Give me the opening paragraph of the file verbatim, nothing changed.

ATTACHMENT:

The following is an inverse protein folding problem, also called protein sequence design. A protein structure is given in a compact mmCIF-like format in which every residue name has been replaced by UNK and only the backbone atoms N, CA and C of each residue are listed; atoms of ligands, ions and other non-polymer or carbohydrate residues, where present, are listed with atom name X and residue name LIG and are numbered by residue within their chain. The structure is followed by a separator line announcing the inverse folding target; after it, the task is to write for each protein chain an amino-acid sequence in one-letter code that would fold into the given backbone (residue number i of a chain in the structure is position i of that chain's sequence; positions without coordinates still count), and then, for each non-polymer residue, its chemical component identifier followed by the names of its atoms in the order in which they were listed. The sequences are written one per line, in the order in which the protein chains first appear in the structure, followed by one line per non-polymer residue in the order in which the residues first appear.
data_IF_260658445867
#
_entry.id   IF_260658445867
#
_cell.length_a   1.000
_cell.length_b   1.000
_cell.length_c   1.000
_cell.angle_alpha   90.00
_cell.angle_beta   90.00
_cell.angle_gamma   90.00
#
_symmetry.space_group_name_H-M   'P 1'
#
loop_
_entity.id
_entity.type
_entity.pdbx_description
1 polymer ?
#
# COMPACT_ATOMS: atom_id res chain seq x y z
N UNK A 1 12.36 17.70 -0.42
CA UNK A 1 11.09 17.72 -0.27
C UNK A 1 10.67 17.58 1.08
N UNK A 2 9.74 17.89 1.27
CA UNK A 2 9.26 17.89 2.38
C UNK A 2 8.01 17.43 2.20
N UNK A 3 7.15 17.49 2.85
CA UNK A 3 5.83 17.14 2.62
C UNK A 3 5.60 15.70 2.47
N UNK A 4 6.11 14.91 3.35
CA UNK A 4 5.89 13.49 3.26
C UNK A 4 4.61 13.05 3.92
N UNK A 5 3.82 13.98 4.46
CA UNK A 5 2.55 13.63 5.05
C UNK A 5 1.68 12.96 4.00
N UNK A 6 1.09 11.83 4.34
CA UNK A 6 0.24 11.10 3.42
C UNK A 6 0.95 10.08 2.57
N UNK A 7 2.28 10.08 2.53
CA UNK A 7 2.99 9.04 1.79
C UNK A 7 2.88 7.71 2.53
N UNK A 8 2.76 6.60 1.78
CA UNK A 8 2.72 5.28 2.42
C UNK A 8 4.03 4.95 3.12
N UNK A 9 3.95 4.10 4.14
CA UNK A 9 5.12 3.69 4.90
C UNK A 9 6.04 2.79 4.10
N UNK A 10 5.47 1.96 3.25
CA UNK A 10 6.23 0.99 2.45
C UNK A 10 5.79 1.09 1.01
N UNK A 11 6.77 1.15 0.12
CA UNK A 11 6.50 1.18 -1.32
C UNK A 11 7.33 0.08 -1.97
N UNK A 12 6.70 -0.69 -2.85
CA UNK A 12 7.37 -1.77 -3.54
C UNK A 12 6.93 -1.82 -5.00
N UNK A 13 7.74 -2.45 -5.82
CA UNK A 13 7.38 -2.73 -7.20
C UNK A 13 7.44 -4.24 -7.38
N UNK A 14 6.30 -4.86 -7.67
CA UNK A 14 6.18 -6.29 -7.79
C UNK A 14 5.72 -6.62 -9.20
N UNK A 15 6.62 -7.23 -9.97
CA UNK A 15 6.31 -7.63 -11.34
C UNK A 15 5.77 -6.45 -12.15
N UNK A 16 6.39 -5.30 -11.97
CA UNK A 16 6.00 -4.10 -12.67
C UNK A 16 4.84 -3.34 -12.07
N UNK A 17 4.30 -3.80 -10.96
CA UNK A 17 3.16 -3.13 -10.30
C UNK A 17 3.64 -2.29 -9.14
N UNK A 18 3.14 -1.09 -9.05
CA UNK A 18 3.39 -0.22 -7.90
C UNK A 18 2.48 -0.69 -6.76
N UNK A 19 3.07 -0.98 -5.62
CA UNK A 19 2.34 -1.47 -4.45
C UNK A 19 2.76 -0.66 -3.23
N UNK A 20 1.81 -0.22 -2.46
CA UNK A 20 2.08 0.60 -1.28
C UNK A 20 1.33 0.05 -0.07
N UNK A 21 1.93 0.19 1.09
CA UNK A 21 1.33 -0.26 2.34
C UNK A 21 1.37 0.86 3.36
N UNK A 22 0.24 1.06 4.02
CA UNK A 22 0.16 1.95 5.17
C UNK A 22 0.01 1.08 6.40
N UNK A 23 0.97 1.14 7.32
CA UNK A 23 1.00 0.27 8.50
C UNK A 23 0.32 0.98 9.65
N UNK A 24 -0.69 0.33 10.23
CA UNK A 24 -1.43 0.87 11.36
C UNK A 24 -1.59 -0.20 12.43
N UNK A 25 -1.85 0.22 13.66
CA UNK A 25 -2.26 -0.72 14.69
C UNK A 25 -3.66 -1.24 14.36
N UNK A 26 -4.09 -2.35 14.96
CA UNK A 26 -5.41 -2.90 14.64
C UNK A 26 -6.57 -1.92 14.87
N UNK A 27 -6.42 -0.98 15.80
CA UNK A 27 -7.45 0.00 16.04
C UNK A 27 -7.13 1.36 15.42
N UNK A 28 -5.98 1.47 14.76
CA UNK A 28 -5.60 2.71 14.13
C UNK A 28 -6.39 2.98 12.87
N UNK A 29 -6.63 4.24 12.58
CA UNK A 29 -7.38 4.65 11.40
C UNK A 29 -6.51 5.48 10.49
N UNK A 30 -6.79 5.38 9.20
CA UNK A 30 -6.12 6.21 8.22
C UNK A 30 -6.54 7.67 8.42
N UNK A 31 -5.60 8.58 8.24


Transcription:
The following is an inverse protein folding problem, also called protein sequence design. A protein structure is given in a compact mmCIF-like format in which every residue name has been replaced by UNK and only the backbone atoms N, CA and C of each residue are listed; atoms of ligands, ions and other non-polymer or carbohydrate residues, where present, are listed with atom name X and residue name LIG and are numbered by residue within their chain. The structure is followed by a separator line announcing the inverse folding target; after it, the task is to write for each protein chain an amino-acid sequence in one-letter code that would fold into the given backbone (residue number i of a chain in the structure is position i of that chain's sequence; positions without coordinates still count), and then, for each non-polymer residue, its chemical component identifier followed by the names of its atoms in the order in which they were listed. The sequences are written one per line, in the order in which the protein chains first appear in the structure, followed by one line per non-polymer residue in the order in which the residues first appear.